Canadian folksinger Sylvia Tyson, folk ensemble Stringband and Pennsylvania jazz-ragtime-blues singer Leon Redbone have the '70s covered. Winnipeg poet, raconteur and frequent host Peter Paul Van Camp is even coming out of retirement just to help the festival celebrate its big 4-0, Frayer says.
American master instrumentalist David Lindley and folk-rock duo Indigo Girls, meanwhile, are a nod to the '80s.
Other singer-songwriters, acclaimed and obscure alike, include Dan Bern, David Francey, Hayes Carll, Jason Collett, Martin Sexton, Rose Cousins, Serena Ryder, the Avett Brothers, the Blind Boys of Alabama, the Flatlanders (Jimmie Dale Gilmore, Joe Ely and Butch Hancock), Whitehorse and Xavier Rudd.
Blues, funk and soul fans will get their fix courtesy of Dr. John & The Nite Trippers, Ken Whiteley & The Levy Sisters and the Blind Boys of Alabama.
Manitoba artists will be represented by Del Barber, Oh My Darling, Madam Diva, Seanster and the Monsters, the Magnificent 7s, and the JD Edwards Band.
Then there are the artists who grew up musically at the festival, such as Rudd and Ryder.
"They started when they were smaller, unknown acts and they've grown in to headliners," Frayer says. "That's one thing we pride ourselves on; we develop our own headliners within our own festival culture."
The 2013 lineup is about 95 per cent complete, he says. And as much as it's a retrospective of where the festival has been, it also reflects the ongoing mission to bring lots of new artists through the door.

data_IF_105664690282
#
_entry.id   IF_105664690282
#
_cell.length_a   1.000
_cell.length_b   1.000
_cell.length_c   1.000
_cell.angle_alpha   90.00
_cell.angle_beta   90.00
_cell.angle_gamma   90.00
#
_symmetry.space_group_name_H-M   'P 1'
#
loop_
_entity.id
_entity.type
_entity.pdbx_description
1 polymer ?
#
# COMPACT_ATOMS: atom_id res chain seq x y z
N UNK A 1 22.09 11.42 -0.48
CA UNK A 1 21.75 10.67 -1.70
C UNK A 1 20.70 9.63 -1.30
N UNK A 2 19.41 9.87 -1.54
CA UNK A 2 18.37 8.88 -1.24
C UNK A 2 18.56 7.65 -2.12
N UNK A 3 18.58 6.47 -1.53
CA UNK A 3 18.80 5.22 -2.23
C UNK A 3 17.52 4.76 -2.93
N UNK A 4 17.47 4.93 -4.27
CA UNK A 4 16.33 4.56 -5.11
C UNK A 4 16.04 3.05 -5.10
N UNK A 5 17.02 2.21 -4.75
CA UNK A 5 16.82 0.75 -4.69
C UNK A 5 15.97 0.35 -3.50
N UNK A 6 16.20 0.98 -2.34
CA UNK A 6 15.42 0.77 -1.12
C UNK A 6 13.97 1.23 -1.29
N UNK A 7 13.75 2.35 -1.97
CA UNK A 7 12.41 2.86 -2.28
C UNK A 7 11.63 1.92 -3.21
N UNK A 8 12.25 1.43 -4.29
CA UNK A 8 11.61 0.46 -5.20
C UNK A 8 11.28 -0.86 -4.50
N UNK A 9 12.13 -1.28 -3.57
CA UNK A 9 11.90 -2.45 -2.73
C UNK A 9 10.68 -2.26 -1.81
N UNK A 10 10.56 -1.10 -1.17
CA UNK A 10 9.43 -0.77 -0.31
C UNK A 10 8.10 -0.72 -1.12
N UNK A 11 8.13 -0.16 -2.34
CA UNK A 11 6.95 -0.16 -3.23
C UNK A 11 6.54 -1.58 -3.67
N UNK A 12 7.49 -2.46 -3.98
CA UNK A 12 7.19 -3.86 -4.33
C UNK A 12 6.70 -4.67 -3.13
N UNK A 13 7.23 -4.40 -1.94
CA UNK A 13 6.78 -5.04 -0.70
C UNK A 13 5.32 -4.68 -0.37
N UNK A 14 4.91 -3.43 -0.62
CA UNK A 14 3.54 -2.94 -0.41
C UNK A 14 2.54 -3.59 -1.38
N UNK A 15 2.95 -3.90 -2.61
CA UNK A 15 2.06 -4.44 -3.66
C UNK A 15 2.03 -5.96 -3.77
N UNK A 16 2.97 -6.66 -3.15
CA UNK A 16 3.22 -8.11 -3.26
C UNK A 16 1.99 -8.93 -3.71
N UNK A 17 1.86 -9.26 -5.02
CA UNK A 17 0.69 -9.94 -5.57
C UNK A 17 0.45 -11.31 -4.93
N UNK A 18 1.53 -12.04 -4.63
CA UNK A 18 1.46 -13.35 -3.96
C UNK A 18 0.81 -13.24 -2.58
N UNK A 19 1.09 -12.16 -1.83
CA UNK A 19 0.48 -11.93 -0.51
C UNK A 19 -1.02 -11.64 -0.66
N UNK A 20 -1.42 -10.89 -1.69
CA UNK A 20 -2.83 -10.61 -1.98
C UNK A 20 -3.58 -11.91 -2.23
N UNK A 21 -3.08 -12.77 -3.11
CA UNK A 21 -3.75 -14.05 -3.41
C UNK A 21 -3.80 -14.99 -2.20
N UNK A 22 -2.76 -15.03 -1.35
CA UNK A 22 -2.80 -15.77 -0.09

Many of them are young musicians armed with guitars, banjos, mandolins and an old-time sound.
"A lot of folk music is definitely having a revival," Frayer says. Frank Fairfield, for example, hails from Los Angeles and is in his late 20s but plays old-fashioned "hillbilly" music and wears tweeds and grandpa shirts and uses hair oil.
For the Winnipeg Folk Festival's full 2013 lineup, go to www.winnipegfolkfest.ca
1974 main stage acts:
Eagle Creek Band, Liam Clancy, Eric & Martha Nagler, John Allen Cameron, Bruce Cockburn, Stringband, Allan Mills, Jean Carignan, Booker White, Michael Cooney, Humphrey & the Dumptrucks, Mike Seeger, Oscar Brand, Lou Killen, Murray McLauchlan, Rick Neufeld, Tommy Makem, Sylvia Tyson, Fraser & Debolt, John Hammond, Ryan's Fancy, Angel Arsonault, Raffi, Shirley Eikhard, Roosevelt Sykes, Leon Redbone, Mimi Farina, David Rea, Original Sloth Band, Len Udow
2013 main stage acts:
Wednesday: Oh My Darling, the Avett Brothers, City and Colour
Thursday: Sara Watkins, Indigo Girls, Josh Ritter & The Royal City Band, Serena Ryder, Colin Meloy (of the Decemberists)
Friday: Nathan Rogers sings Stan: The Rogers Legacy Continues, Lindi Ortega, Danny Michel & The Garifuna Collective, Patrick Watson, the Cat Empire
Saturday: Habadekuk, Whitehorse, Martin Sexton, Dr. John & The Nite Trippers, Galactic
Sunday: The Blind Boys of Alabama, the Flatlanders, Xavier Rudd
Early-bird tickets for the Winnipeg Folk Festival (July 10-14) go on sale today at 11 a.m. at the Folk Festival Music Store or through Ticketmaster, 1-888-655-5354 or online at Ticketmaster.ca. Limit of four per person. The price of a five-day pass has increased this year by $9, to $215 for adults, $125 for youth/senior and $13 for children ages five to 14.
New this year is the five-day share pack ($275 for adults, $200 for youth/senior and $13 for children), which contains one ticket for each day. It's a $60 saving over buying individual day tickets.
Day tickets are $55/$40/$5 for Wednesday and Thursday and $75/$55/$8 for Friday, Saturday and Sunday. Ticket prices go up on May 1.